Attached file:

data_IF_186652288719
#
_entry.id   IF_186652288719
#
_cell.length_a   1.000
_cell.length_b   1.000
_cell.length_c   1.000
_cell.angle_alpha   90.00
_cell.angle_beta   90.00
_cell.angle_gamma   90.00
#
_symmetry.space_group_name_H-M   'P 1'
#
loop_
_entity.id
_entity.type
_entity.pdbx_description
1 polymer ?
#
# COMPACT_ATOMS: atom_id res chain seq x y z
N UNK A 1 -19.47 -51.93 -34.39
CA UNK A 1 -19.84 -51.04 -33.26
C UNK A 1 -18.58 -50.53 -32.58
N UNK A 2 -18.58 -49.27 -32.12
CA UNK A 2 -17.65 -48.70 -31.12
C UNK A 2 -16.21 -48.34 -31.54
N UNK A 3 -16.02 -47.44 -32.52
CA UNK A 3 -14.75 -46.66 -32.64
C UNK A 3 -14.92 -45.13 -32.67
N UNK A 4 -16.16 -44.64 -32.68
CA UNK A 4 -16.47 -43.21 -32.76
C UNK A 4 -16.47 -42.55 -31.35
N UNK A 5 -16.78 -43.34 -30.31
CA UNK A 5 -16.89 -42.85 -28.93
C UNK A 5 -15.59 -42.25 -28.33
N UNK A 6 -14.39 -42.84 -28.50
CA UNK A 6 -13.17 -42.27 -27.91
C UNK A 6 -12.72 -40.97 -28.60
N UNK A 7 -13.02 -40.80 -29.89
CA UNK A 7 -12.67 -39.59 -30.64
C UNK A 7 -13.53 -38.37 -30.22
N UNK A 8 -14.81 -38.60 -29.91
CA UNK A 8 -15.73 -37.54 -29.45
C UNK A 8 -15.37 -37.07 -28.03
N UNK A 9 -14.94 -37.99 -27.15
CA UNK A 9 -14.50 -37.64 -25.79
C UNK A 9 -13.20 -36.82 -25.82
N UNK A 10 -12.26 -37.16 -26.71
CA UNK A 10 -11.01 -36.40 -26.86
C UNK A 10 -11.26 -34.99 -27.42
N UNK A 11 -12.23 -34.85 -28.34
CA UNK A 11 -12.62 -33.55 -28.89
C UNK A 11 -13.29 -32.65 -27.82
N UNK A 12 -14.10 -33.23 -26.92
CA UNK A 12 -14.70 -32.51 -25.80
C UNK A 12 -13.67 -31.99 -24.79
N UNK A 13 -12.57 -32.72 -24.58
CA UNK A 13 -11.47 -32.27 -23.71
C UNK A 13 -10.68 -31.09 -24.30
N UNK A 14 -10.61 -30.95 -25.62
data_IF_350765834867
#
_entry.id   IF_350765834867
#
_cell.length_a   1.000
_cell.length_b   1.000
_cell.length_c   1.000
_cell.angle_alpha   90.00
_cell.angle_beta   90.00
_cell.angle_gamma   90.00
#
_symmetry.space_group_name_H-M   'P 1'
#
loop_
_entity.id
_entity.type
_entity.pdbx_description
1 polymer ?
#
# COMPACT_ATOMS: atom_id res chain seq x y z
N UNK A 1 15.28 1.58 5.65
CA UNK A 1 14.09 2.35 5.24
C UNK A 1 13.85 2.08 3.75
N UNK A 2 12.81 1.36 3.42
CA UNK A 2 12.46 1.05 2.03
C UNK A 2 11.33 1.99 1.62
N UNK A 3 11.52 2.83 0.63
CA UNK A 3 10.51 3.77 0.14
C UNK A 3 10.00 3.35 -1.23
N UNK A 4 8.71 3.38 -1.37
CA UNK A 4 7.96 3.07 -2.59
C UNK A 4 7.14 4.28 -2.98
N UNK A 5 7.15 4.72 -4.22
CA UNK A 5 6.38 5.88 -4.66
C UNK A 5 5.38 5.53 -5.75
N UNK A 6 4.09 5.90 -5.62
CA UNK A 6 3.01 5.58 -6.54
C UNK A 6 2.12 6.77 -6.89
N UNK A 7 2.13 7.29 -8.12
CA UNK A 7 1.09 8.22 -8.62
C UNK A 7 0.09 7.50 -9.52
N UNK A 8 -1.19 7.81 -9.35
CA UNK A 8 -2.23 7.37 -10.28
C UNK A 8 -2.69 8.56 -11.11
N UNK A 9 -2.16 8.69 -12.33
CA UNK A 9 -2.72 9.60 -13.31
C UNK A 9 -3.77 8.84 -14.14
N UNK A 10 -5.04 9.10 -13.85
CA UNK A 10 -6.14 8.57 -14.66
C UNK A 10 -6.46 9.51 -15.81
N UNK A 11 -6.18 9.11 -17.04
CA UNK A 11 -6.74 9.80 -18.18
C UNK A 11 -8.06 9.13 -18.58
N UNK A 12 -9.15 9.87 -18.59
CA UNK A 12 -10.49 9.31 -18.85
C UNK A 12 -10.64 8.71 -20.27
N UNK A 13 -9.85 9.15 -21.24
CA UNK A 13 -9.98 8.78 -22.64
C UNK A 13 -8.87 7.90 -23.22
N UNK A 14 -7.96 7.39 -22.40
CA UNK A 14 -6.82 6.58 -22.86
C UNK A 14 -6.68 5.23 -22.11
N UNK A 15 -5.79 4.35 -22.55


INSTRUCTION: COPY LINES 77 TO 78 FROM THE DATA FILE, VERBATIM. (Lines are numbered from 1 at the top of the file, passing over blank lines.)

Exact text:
_entity.pdbx_description
1 polymer ?